Jenkins expressed concern about the county’s smaller libraries like Siletz, Toledo, and Waldport but expessed cautious optimism that they might form their own consortium or find a way to benefit from the new Tillamook system. So now it’s up to Tillamook, Lincoln City and Newport libraries to figure out how it’s all going to work and at what cost. Jenkins said those costs are expected to be substantially less than what they’re paying now.
…Now about those new jobs we want to create…
City Manager David Hawker told his council that the ground floor of City Hall, dedicated to incubating new businesses and jobs for Lincoln City, will soon be vacated by its current tenant, a software testing concern, probably within a few months. Hawker asked the council how they want to handle the vacancy. Should the city recruit another incubating company or should something else be done with the space? Mayor Dick Anderson said he doesn’t know much about the incubation of new businesses that grow in size and manpower while hold up in the bottom of city hall but he’d like to learn about it. Hawker agreed that a major presentation on economic incubators, theoretical origins and practical implications for job creation (as is done nationwide), is something that should be covered in detail at an upcoming city council. Meanwhile, the current incubator tenant, a software testing firm said, it plans to move out within a few months. Hawker hinted to the council that the endeavor wound up being less successful than planned.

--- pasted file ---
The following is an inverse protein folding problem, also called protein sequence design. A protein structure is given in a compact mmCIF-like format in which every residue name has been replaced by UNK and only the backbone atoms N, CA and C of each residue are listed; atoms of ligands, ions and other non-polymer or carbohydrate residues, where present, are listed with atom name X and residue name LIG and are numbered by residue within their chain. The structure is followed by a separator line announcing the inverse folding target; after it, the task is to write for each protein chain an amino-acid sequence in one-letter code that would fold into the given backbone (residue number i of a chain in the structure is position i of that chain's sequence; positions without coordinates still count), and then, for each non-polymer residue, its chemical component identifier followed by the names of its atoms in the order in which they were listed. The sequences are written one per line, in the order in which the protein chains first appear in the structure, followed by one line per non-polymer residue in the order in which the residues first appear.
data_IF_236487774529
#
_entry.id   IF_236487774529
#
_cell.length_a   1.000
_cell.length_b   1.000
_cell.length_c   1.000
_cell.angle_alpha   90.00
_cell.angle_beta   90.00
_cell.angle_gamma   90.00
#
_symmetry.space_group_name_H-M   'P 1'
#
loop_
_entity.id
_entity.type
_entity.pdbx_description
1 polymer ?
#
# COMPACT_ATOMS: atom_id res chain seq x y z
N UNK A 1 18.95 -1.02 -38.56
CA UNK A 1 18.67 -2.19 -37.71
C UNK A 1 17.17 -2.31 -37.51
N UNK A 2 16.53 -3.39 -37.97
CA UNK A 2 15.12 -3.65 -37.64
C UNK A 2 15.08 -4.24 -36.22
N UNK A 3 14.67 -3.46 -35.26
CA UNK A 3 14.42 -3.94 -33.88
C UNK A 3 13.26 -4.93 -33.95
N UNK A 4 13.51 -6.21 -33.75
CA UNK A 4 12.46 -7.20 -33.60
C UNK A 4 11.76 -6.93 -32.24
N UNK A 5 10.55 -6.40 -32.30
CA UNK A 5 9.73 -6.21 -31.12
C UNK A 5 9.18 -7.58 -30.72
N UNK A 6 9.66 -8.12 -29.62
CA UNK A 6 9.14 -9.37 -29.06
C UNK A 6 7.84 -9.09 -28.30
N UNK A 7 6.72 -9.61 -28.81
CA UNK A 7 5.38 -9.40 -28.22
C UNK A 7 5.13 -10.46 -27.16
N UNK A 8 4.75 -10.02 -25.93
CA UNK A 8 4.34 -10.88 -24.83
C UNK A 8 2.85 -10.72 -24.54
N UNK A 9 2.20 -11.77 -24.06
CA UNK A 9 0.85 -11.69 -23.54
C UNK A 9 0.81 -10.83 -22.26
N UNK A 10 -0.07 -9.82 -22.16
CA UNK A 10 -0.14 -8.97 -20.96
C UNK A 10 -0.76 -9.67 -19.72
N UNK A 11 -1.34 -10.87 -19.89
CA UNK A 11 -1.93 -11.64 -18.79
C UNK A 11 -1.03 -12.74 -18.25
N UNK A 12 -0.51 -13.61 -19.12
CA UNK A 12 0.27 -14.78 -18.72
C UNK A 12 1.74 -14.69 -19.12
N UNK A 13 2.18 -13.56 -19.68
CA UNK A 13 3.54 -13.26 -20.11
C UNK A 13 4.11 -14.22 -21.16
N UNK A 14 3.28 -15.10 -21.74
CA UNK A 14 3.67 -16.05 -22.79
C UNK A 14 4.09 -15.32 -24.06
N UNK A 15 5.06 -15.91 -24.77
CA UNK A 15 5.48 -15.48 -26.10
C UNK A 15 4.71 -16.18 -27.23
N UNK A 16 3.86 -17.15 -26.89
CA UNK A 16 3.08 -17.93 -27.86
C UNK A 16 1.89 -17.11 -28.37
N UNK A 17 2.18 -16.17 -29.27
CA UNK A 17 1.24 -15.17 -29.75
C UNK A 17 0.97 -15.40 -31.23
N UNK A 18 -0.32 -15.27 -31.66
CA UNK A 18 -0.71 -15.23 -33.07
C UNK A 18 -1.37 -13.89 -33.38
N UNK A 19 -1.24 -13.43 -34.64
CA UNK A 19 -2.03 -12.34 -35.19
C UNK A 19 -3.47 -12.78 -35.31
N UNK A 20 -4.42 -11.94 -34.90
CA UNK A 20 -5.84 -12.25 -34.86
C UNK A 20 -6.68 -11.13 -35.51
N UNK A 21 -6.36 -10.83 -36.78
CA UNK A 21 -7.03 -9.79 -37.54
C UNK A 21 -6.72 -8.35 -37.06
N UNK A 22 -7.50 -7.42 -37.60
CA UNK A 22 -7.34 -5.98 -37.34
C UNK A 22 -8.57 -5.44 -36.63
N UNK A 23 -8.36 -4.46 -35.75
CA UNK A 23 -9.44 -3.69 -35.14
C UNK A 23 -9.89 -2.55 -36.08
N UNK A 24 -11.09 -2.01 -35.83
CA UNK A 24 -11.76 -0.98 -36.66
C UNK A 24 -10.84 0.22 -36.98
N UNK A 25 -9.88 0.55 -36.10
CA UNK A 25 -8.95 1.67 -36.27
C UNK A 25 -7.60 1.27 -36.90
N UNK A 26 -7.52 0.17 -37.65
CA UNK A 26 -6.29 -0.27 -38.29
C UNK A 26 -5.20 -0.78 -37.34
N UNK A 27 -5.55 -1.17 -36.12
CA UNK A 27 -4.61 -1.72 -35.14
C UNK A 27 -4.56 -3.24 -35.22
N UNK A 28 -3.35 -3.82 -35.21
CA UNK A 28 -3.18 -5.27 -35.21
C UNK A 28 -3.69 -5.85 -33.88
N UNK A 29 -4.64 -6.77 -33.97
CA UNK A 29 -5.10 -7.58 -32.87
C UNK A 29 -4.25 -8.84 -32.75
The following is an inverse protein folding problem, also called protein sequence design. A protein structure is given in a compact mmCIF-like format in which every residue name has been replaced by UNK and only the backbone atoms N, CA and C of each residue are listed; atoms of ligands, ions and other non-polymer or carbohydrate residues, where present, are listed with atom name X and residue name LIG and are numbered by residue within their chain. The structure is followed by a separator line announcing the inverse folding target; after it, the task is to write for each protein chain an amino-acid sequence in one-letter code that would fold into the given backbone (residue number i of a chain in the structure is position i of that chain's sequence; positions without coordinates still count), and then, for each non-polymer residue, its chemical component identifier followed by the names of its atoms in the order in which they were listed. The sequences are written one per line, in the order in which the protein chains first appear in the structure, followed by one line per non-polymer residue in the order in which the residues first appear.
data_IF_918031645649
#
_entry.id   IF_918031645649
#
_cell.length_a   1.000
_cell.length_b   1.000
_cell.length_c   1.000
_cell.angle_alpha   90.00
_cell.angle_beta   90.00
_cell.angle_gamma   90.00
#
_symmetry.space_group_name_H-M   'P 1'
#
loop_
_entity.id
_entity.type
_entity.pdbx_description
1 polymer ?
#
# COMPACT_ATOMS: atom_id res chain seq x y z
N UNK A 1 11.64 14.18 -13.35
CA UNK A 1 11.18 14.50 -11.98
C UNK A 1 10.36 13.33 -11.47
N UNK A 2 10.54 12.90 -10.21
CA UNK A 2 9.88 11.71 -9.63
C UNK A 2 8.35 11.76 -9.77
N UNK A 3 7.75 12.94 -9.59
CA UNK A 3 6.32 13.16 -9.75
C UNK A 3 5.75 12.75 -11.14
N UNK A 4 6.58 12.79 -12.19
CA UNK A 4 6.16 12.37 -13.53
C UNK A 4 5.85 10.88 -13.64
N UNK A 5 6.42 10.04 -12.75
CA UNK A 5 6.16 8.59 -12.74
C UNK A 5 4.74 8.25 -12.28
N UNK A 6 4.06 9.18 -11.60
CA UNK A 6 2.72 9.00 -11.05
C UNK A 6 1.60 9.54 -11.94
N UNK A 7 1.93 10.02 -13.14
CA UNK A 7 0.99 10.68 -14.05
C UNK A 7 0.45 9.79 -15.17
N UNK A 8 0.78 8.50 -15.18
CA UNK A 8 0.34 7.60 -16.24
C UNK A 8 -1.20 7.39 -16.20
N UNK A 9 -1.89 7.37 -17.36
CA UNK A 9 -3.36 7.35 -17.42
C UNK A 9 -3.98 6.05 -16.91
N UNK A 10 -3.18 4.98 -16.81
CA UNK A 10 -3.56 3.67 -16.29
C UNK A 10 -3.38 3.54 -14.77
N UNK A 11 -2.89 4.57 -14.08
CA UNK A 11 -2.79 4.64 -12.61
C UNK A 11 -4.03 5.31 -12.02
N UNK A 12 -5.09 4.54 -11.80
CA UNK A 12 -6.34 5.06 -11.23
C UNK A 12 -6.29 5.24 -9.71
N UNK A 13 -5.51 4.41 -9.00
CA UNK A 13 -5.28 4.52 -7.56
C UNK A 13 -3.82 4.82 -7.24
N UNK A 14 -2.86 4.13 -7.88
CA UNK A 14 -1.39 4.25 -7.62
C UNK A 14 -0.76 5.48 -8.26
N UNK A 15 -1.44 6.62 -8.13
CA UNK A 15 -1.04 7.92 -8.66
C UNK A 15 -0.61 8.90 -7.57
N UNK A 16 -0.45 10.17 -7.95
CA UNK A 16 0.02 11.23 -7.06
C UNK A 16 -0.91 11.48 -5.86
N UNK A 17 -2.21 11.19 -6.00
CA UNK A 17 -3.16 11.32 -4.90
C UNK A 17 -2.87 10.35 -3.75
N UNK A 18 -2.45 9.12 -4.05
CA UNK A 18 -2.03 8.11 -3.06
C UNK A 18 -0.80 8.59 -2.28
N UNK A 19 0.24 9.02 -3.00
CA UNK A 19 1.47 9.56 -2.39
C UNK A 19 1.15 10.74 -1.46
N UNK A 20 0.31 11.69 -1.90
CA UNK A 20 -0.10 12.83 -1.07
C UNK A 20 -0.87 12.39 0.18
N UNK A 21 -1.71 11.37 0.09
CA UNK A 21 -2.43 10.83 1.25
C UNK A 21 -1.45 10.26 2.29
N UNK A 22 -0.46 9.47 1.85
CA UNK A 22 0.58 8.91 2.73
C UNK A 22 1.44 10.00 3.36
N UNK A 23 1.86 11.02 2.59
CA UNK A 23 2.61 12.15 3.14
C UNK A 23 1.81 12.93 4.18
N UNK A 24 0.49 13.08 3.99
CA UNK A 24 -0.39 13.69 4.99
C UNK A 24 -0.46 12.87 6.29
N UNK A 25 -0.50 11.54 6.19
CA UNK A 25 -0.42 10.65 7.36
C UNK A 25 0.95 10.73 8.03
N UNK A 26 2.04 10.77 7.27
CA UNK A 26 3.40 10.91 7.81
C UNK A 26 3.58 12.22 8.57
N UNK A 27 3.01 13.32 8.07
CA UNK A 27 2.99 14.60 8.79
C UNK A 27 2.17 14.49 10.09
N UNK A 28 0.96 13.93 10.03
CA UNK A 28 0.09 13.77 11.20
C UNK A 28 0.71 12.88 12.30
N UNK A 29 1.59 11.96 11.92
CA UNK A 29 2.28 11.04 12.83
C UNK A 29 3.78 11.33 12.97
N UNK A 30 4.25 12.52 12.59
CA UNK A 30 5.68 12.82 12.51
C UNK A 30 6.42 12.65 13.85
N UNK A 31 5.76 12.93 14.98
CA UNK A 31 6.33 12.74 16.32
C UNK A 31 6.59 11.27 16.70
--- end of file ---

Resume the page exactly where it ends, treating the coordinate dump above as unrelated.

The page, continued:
Del Calbrick, Photographer
A picture may be worth a thousand words, but 36 pictures at Lincoln City City Hall are worth a thousand dollars
Actually, a thousand eighty dollars. That’s the price the city council agreed to pay for 36 beautiful photographs of wildlife that inhabits the Lincoln City area as pictured by well known local photographer Del Calbrick. Calbrick works at the Driftwood Library but will soon retire. So he’s offering 36 of his works-of-camera for display stretching along the long hallway that separates the city council chambers from the administrative offices. The plan would be to hang the photos, as they are today, in what has been a public art gallery of sorts. When another exhibition enters, Calbrick’s photos would be transferred to some other public viewing space. When councilor Henry Quandt wondered whether keeping the photos maintained would put an extra burden on the janitorial staff, City Manager Dave Hawker suggested it should not be a major problem. Quandt then made the motion to buy the photos for one-thousand eighty dollars. The vote was unanimous. The purchase was initially considered, evaluated and recommended to the council by the city’s Public Arts Committee.